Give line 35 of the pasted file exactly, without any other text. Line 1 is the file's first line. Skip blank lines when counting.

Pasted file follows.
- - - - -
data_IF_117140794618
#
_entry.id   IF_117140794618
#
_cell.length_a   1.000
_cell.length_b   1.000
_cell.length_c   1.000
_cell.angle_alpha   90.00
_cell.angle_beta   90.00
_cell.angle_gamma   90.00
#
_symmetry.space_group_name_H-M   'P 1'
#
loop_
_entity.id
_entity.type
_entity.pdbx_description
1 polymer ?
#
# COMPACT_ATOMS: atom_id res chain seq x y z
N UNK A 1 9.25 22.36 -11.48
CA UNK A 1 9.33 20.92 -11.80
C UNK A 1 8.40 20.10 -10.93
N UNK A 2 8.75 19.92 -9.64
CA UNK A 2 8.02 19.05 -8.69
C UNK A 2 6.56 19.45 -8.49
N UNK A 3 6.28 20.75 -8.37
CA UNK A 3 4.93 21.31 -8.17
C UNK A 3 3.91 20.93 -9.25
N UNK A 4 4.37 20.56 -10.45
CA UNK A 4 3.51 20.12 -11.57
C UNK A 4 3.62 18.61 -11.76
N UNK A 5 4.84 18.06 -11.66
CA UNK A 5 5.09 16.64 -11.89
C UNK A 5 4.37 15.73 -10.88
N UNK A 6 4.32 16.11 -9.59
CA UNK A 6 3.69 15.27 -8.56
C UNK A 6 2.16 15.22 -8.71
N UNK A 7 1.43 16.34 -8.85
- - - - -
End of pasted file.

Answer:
C UNK A 5 4.37 15.73 -10.88